[meteorite-list] Serving Up Meteorites on Ice (Antarctic Meteorites)

From: Ron Baalke <baalke_at_meteoritecentral.com>
Date: Thu Apr 22 09:47:09 2004
Message-ID: <200111081715.JAA14110_at_zagami.jpl.nasa.gov>


Serving Up Meteorites on Ice
Planetary Science Research Discoveries
November 7, 2001

   --- Antarctic meteorites provide a continuous and
       readily available supply of extraterrestrial materials,
       stimulating new research and ideas in cosmochemistry,
       planetary geology, astronomy, and astrobiology.

Written by Linda M.V. Martel
Hawaii Institute of Geophysics and Planetology

Annual collections of meteorites from Antarctica are a steady source of new
non-microscopic extraterrestrial material including lunar and Martian
samples and rare and unusual flotsam from asteroids. This article summarizes
research on new kinds of Antarctic meteorites that is not simply changing
how meteorites are classified but causing a revolution in our knowledge of
the materials and processes in the solar nebula, our solar system, and the
formation of asteroids, planets, and ultimately our world. When the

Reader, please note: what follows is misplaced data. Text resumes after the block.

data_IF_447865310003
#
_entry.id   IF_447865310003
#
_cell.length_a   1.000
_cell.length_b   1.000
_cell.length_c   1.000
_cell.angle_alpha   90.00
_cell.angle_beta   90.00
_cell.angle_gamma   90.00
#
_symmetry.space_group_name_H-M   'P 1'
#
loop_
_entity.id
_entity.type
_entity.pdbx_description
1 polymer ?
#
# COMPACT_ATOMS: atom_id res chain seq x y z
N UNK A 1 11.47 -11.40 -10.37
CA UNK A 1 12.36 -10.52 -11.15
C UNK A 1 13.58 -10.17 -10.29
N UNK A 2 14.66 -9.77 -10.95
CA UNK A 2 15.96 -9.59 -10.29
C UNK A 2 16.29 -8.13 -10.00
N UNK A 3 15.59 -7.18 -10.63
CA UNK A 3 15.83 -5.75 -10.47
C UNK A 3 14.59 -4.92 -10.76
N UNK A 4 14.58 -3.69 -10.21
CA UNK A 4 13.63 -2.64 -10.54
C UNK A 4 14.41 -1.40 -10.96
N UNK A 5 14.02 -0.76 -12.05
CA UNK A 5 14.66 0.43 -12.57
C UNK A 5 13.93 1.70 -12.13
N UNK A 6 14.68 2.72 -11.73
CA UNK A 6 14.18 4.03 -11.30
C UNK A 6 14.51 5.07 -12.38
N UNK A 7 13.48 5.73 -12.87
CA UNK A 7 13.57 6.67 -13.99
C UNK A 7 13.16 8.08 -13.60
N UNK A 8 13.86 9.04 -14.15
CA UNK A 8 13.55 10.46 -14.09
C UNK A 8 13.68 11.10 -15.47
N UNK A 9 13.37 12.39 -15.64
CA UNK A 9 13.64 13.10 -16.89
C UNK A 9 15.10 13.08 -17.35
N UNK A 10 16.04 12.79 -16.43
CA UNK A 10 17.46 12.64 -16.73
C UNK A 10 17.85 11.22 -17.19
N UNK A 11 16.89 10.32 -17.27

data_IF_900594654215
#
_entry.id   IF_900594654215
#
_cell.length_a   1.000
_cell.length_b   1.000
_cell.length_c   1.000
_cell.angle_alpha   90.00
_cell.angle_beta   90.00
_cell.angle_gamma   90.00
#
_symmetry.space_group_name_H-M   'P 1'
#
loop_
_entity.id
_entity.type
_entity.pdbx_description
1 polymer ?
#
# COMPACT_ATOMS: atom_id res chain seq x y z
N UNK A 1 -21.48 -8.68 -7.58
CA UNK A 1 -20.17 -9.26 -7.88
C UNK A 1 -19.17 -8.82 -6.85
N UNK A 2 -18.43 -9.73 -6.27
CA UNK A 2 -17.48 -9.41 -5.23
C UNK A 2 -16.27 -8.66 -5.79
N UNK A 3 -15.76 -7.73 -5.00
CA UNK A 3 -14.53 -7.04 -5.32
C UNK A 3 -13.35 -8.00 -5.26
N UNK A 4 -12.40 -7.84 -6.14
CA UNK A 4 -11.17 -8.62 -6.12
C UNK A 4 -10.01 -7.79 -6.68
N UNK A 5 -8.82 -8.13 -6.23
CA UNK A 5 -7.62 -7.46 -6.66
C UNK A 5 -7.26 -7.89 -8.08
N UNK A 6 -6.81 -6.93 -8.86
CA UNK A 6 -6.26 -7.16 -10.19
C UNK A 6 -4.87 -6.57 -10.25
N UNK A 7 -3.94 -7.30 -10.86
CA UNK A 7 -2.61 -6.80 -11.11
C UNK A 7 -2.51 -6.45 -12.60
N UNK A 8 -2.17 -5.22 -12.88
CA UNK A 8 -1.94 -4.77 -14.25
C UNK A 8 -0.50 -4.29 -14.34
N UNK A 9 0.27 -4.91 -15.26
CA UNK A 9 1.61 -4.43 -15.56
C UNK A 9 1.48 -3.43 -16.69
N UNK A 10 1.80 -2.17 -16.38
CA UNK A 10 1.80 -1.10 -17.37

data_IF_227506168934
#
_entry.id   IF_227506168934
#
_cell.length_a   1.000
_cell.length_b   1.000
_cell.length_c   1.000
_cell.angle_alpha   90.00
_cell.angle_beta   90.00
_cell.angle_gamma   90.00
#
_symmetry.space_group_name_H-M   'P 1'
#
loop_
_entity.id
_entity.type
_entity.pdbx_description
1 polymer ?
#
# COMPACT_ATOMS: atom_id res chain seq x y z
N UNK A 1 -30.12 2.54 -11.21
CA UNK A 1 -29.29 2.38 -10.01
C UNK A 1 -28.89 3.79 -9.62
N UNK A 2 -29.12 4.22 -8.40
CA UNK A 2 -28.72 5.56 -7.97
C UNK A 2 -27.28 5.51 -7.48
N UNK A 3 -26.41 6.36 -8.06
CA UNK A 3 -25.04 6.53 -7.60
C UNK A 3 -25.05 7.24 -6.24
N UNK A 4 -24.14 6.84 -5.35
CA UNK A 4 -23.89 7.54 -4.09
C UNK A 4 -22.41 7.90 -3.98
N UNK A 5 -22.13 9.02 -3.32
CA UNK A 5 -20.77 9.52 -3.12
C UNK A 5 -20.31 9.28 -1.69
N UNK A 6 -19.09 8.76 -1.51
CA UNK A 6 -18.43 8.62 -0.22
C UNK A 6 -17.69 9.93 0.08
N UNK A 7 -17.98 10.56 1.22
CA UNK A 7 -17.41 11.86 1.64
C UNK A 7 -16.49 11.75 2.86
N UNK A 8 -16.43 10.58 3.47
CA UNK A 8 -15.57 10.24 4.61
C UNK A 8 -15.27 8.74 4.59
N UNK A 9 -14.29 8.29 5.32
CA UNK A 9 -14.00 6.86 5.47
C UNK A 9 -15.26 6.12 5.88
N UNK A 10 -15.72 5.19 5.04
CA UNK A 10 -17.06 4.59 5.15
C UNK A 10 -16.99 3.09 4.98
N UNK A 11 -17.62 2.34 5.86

2001-2002 Antarctic Search for Meteorites (ANSMET) field party begins
scouting for meteorites on the ice this season, we will be continuing a
25-year tradition of exploration along the Transantarctic Mountains. As a
new ANSMET meteorite hunter, I will report to PSRD on this season's search
and recovery of specimens and how studies of Antarctic meteorites are
unraveling the secrets of solar system formation.


U. S. Antarctic Search for Meteorites program.


Finding Rocks That Fall From Outer Space

The U. S. Antarctic Search for Meteorites (ANSMET) program is a
collaborative effort of the National Science Foundation (NSF),
NASA, and the Smithsonian Institution. Field collection is supported
currently by a grant from the NSF Office of Polar Programs to
Principal Investigator Dr. Ralph Harvey at Case Western Reserve
University in Cleveland, Ohio. NASA and the Smithsonian Institution
provide for the classification, curation, and distribution of